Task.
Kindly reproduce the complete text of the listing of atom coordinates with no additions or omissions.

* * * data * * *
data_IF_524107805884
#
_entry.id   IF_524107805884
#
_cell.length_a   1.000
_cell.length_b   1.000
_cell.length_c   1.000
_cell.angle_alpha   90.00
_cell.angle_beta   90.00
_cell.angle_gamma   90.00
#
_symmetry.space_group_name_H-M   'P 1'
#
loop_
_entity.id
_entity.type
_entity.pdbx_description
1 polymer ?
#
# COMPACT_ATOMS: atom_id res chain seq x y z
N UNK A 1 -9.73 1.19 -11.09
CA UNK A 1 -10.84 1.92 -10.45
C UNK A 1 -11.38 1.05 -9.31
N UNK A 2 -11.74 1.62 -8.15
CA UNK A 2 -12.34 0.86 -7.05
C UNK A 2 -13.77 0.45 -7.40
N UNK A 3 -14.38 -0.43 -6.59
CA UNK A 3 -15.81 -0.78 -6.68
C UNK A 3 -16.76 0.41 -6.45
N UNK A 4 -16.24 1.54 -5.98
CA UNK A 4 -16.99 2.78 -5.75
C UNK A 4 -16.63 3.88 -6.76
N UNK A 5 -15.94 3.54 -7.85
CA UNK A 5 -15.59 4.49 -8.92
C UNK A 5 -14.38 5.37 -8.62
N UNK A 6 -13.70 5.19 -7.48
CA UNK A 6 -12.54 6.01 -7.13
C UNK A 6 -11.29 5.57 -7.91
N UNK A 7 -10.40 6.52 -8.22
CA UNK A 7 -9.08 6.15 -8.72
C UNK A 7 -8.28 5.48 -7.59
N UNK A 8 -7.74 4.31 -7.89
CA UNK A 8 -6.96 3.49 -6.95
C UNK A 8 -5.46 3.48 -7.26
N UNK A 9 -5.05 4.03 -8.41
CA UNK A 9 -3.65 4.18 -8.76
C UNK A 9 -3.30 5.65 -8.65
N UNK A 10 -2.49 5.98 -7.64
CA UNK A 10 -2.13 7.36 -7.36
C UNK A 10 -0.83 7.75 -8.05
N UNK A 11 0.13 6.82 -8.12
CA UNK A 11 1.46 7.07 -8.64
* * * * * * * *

data_IF_524107805884
#
_entry.id   IF_524107805884
#
_cell.length_a   1.000
_cell.length_b   1.000
_cell.length_c   1.000
_cell.angle_alpha   90.00
_cell.angle_beta   90.00
_cell.angle_gamma   90.00
#
_symmetry.space_group_name_H-M   'P 1'
#
loop_
_entity.id
_entity.type
_entity.pdbx_description
1 polymer ?
#
# COMPACT_ATOMS: atom_id res chain seq x y z
N UNK A 1 -9.73 1.19 -11.09
CA UNK A 1 -10.84 1.92 -10.45
C UNK A 1 -11.38 1.05 -9.31
N UNK A 2 -11.74 1.62 -8.15
CA UNK A 2 -12.34 0.86 -7.05
C UNK A 2 -13.77 0.45 -7.40
N UNK A 3 -14.38 -0.43 -6.59
CA UNK A 3 -15.81 -0.78 -6.68
C UNK A 3 -16.76 0.41 -6.45
N UNK A 4 -16.24 1.54 -5.98
CA UNK A 4 -16.99 2.78 -5.75
C UNK A 4 -16.63 3.88 -6.76
N UNK A 5 -15.94 3.54 -7.85
CA UNK A 5 -15.59 4.49 -8.92
C UNK A 5 -14.38 5.37 -8.62
N UNK A 6 -13.70 5.19 -7.48
CA UNK A 6 -12.54 6.01 -7.13
C UNK A 6 -11.29 5.57 -7.91
N UNK A 7 -10.40 6.52 -8.22
CA UNK A 7 -9.08 6.15 -8.72
C UNK A 7 -8.28 5.48 -7.59
N UNK A 8 -7.74 4.31 -7.89
CA UNK A 8 -6.96 3.49 -6.95
C UNK A 8 -5.46 3.48 -7.26
N UNK A 9 -5.05 4.03 -8.41
CA UNK A 9 -3.65 4.18 -8.76
C UNK A 9 -3.30 5.65 -8.65
N UNK A 10 -2.49 5.98 -7.64
CA UNK A 10 -2.13 7.36 -7.36
C UNK A 10 -0.83 7.75 -8.05
N UNK A 11 0.13 6.82 -8.12
CA UNK A 11 1.46 7.07 -8.64